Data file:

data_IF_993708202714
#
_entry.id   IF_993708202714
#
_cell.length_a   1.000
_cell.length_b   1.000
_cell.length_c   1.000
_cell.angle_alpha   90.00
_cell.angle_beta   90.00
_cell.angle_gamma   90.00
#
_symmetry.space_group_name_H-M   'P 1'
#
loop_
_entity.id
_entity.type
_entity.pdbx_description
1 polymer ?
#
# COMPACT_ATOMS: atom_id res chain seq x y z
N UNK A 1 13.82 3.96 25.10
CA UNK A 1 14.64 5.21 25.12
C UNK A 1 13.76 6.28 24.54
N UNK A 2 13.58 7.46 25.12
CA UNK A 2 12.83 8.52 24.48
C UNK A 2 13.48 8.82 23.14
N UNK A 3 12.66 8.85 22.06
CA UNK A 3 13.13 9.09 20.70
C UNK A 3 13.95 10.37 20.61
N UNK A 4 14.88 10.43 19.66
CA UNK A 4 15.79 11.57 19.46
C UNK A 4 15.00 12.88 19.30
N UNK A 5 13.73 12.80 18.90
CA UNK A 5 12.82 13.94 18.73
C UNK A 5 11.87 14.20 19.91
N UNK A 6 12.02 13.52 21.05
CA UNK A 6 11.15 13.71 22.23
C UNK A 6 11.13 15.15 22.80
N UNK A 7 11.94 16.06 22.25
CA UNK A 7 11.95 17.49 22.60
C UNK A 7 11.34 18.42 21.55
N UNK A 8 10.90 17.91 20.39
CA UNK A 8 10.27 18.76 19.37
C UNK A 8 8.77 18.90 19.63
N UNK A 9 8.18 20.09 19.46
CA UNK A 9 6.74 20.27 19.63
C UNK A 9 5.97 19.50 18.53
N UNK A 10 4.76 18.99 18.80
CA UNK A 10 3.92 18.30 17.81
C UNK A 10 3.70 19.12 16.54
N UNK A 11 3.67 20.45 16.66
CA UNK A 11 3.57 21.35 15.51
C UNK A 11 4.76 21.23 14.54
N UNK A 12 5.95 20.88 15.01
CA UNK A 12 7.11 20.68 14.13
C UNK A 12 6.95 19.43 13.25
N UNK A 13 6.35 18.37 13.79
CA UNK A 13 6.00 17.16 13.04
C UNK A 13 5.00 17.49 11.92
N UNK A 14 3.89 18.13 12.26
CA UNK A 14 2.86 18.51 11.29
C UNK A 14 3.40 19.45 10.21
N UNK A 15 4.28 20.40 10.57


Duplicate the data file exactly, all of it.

data_IF_993708202714
#
_entry.id   IF_993708202714
#
_cell.length_a   1.000
_cell.length_b   1.000
_cell.length_c   1.000
_cell.angle_alpha   90.00
_cell.angle_beta   90.00
_cell.angle_gamma   90.00
#
_symmetry.space_group_name_H-M   'P 1'
#
loop_
_entity.id
_entity.type
_entity.pdbx_description
1 polymer ?
#
# COMPACT_ATOMS: atom_id res chain seq x y z
N UNK A 1 13.82 3.96 25.10
CA UNK A 1 14.64 5.21 25.12
C UNK A 1 13.76 6.28 24.54
N UNK A 2 13.58 7.46 25.12
CA UNK A 2 12.83 8.52 24.48
C UNK A 2 13.48 8.82 23.14
N UNK A 3 12.66 8.85 22.06
CA UNK A 3 13.13 9.09 20.70
C UNK A 3 13.95 10.37 20.61
N UNK A 4 14.88 10.43 19.66
CA UNK A 4 15.79 11.57 19.46
C UNK A 4 15.00 12.88 19.30
N UNK A 5 13.73 12.80 18.90
CA UNK A 5 12.82 13.94 18.73
C UNK A 5 11.87 14.20 19.91
N UNK A 6 12.02 13.52 21.05
CA UNK A 6 11.15 13.71 22.23
C UNK A 6 11.13 15.15 22.80
N UNK A 7 11.94 16.06 22.25
CA UNK A 7 11.95 17.49 22.60
C UNK A 7 11.34 18.42 21.55
N UNK A 8 10.90 17.91 20.39
CA UNK A 8 10.27 18.76 19.37
C UNK A 8 8.77 18.90 19.63
N UNK A 9 8.18 20.09 19.46
CA UNK A 9 6.74 20.27 19.63
C UNK A 9 5.97 19.50 18.53
N UNK A 10 4.76 18.99 18.80
CA UNK A 10 3.92 18.30 17.81
C UNK A 10 3.70 19.12 16.54
N UNK A 11 3.67 20.45 16.66
CA UNK A 11 3.57 21.35 15.51
C UNK A 11 4.76 21.23 14.54
N UNK A 12 5.95 20.88 15.01
CA UNK A 12 7.11 20.68 14.13
C UNK A 12 6.95 19.43 13.25
N UNK A 13 6.35 18.37 13.79
CA UNK A 13 6.00 17.16 13.04
C UNK A 13 5.00 17.49 11.92
N UNK A 14 3.89 18.13 12.26
CA UNK A 14 2.86 18.51 11.29
C UNK A 14 3.40 19.45 10.21
N UNK A 15 4.28 20.40 10.57